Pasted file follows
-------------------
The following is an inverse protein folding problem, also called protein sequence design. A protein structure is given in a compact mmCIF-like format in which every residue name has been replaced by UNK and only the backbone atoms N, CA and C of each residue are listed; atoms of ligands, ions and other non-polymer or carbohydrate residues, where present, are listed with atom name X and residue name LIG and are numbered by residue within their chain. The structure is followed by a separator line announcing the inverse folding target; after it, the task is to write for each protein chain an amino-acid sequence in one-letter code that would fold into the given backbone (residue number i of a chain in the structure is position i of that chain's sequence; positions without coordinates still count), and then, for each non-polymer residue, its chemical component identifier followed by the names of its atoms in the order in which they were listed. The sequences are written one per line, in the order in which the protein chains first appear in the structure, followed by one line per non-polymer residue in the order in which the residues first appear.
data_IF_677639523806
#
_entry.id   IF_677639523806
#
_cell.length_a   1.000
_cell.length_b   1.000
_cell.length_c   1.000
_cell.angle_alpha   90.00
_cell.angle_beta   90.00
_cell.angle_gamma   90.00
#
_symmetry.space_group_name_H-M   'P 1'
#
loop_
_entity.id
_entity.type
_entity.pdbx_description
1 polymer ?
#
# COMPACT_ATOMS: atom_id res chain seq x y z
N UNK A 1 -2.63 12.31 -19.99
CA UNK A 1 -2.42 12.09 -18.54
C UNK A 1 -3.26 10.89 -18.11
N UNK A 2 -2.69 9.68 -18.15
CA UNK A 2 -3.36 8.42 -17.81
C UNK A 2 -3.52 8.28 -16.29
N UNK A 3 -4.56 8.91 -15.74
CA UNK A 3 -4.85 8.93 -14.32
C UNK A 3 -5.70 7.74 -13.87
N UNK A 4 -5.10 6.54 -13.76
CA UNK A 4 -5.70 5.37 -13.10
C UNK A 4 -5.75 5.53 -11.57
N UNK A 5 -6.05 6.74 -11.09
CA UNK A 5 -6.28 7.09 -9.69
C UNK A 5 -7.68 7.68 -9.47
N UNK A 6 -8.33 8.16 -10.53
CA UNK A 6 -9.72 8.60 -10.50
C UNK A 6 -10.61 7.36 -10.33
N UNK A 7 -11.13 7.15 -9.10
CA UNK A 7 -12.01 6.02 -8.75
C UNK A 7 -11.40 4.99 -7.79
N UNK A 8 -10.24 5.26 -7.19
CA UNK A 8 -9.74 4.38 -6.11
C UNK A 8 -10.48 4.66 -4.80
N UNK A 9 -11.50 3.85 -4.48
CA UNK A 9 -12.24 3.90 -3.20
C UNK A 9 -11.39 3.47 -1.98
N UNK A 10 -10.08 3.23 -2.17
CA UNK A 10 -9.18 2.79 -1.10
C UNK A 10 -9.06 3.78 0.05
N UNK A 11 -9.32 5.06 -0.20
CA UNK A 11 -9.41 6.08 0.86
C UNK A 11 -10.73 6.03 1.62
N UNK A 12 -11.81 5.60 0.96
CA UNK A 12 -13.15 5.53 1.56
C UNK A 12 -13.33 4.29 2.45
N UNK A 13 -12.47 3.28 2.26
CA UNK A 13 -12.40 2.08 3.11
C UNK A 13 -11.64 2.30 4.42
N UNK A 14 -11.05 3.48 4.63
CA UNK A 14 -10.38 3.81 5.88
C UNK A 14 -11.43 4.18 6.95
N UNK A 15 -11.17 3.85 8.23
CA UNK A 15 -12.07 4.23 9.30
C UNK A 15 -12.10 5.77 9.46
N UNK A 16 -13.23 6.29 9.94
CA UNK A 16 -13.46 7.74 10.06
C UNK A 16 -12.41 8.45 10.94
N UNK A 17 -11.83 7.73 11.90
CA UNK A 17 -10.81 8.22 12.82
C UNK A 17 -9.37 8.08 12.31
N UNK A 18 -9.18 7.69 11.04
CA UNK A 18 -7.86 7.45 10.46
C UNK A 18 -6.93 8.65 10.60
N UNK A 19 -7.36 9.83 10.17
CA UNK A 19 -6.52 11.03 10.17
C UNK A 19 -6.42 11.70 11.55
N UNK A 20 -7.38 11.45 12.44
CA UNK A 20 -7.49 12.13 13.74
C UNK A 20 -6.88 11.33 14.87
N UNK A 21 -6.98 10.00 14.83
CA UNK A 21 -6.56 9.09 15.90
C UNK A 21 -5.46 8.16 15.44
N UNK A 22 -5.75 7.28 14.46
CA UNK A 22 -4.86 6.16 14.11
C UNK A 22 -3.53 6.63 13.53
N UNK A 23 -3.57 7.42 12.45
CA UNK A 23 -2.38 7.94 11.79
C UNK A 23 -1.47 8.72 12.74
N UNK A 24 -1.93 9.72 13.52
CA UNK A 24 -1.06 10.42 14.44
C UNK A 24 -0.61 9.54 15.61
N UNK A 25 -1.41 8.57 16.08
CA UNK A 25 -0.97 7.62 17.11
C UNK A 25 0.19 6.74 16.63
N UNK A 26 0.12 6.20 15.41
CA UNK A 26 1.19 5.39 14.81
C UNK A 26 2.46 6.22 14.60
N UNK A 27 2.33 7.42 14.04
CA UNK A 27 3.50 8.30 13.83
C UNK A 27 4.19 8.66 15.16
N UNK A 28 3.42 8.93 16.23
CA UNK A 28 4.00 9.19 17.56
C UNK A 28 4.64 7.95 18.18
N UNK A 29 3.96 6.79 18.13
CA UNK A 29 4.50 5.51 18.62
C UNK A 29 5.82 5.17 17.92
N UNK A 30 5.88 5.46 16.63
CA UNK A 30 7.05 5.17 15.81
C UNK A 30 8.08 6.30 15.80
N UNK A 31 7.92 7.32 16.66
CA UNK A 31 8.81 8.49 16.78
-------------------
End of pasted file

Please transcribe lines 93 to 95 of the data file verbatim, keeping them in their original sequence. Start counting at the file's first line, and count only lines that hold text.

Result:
C UNK A 24 -0.61 9.54 15.61
N UNK A 25 -1.41 8.57 16.08
CA UNK A 25 -0.97 7.62 17.11